Chapter 14. Data Representation

Table of Contents

14.. What Everyone Should Know About Data Representation
Practice
14.. Representing Information
Practice
14.. Numeric Limitations of Computers
Practice
14.. Fixed Point Number Systems
Practice
14.. Modular Number Systems
Practice
14.. Binary Data Representation
Practice
14.. Metric and Binary Quantities
Practice
14.. The Arabic Numeral System
Practice
14.. Number Bases
Converting Other Bases to Decimal
Converting Decimal to Other Bases
Practice
14.. Binary Fixed Point
Limitations of Binary
Practice
14.. Binary/Octal/Hexadecimal Conversions
Practice
14.. Unsigned Binary Integers
Introduction
Range
Arithmetic
Practice
14.. Signed Integers
14.. Sign-Magnitude
Format
Negation
Conversions
Addition and Subtraction
Range
Comparison
Practice
14.. One's complement
Format
Negation
Conversions
Addition and Subtraction
Range
Comparison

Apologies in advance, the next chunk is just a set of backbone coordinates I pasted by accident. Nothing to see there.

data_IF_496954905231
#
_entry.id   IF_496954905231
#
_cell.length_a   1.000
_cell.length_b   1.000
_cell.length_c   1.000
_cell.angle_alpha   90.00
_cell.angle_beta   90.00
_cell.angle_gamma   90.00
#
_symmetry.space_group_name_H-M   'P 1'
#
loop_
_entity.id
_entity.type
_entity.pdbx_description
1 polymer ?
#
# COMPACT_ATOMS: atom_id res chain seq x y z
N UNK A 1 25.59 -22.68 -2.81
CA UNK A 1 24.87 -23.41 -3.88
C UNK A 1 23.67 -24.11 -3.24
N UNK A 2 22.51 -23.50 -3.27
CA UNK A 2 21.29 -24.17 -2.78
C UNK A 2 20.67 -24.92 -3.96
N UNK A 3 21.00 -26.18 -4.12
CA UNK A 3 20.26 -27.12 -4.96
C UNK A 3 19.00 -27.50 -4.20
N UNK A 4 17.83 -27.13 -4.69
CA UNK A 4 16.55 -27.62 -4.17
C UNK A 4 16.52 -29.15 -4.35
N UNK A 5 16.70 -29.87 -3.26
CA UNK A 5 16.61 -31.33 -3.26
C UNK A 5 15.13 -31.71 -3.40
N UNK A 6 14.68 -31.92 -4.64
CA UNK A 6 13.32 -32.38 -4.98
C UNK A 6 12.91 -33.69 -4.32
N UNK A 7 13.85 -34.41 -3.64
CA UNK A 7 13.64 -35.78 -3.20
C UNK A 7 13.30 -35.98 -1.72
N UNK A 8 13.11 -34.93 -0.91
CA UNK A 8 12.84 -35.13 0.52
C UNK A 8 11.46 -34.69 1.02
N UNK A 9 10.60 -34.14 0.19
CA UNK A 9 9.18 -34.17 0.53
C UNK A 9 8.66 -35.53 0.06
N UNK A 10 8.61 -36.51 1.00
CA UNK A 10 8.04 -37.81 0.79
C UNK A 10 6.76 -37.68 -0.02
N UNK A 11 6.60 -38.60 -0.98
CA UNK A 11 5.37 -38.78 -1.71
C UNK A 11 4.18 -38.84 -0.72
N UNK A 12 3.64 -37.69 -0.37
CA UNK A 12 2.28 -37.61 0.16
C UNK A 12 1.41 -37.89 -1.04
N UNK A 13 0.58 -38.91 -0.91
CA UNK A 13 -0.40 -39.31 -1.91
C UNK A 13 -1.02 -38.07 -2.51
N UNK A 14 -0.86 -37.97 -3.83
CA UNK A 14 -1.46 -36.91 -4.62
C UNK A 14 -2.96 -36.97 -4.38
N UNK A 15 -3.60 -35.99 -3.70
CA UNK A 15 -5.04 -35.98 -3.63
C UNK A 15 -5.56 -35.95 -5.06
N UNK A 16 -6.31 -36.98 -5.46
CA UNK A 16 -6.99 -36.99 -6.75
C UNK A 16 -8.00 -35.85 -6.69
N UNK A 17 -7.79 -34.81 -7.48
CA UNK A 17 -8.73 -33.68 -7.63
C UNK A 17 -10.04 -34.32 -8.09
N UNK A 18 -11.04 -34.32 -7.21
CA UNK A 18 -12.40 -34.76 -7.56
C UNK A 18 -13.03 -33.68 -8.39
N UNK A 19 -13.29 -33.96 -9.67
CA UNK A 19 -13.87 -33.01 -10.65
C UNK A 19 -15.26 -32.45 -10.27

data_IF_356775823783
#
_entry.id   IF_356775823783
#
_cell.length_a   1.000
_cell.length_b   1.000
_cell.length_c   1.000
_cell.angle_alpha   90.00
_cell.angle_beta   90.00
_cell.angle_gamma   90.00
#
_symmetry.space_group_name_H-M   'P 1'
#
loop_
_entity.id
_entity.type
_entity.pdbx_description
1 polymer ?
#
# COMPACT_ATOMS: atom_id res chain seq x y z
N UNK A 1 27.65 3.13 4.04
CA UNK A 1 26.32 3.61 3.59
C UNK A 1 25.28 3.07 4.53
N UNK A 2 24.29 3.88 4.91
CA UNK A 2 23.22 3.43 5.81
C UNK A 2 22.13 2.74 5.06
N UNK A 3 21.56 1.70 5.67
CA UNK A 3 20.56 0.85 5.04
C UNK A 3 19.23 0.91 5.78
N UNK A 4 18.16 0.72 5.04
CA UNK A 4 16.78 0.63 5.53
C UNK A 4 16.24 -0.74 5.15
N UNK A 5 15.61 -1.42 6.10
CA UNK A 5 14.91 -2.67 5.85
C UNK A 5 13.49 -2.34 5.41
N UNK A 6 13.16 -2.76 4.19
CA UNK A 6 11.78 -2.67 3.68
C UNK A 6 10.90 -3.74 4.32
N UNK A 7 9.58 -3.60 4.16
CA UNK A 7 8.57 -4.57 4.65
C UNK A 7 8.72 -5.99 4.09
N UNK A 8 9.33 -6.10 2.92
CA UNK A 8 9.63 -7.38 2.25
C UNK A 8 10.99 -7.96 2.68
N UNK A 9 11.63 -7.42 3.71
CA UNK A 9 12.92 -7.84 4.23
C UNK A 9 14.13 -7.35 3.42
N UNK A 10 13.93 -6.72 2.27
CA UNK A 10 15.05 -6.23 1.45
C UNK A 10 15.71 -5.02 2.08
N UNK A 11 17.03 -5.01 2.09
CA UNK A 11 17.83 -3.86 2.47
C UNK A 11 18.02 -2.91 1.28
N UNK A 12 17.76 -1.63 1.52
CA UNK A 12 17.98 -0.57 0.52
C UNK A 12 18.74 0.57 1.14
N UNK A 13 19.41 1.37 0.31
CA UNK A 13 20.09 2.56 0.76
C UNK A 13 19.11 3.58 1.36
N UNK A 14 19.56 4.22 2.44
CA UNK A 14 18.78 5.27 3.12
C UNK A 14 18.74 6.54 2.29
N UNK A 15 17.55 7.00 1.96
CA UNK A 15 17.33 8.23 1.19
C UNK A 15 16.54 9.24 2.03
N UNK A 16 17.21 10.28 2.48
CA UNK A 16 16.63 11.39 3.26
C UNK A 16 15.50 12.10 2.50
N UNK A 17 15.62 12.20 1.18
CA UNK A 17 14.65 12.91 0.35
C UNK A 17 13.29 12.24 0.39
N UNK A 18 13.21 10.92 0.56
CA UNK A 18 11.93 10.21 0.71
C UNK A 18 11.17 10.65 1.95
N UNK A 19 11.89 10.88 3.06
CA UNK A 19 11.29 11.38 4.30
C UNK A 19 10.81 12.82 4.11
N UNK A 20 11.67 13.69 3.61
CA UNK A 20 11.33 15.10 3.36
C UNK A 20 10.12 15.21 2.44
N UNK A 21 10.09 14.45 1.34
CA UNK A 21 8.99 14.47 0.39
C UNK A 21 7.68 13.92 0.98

Practice
14.. Two's Complement
Format
Negation
Another Way to Look at Two's Complement
Addition and Subtraction
Range
Comparison
Overflow Detection
Extension and Reduction
Practice
14.. Biased Notation
Format
Negation
Addition and Subtraction
Range
Comparison
Practice
14.. Hex and Octal with Signed Numbers
Practice
14.. Floating Point
The Basics
Floating Point and Abstraction
A Simple Floating Point Format
Overflow and Underflow
Cost of Floating Point
IEEE Floating Point Formats
Practice
14.. Character Storage
ASCII
ISO
Unicode
Practice

What Everyone Should Know About Data Representation

Computer science students typically spend at least one or two semesters studying computer architecture (hardware design) and machine/assembly language. Most will never become hardware designers, or assembly language programmers, but understanding how data are represented in computer hardware makes all of us better programmers.

Knowing the limitations of computer number systems is necessary in order to write programs that produce correct and precise output and also in writing the most efficient programs possible.

This chapter provides a very brief overview of these limitations. We will cover the standard number systems used by modern computers alongside some historical and hypothetical systems to help put them in context.

Practice

Note

Be sure to thoroughly review the instructions in Section 2, “Practice Problem Instructions” before doing the practice problems below.
  1. What are two advantages of understanding computer data representation if we are not doing hardware design?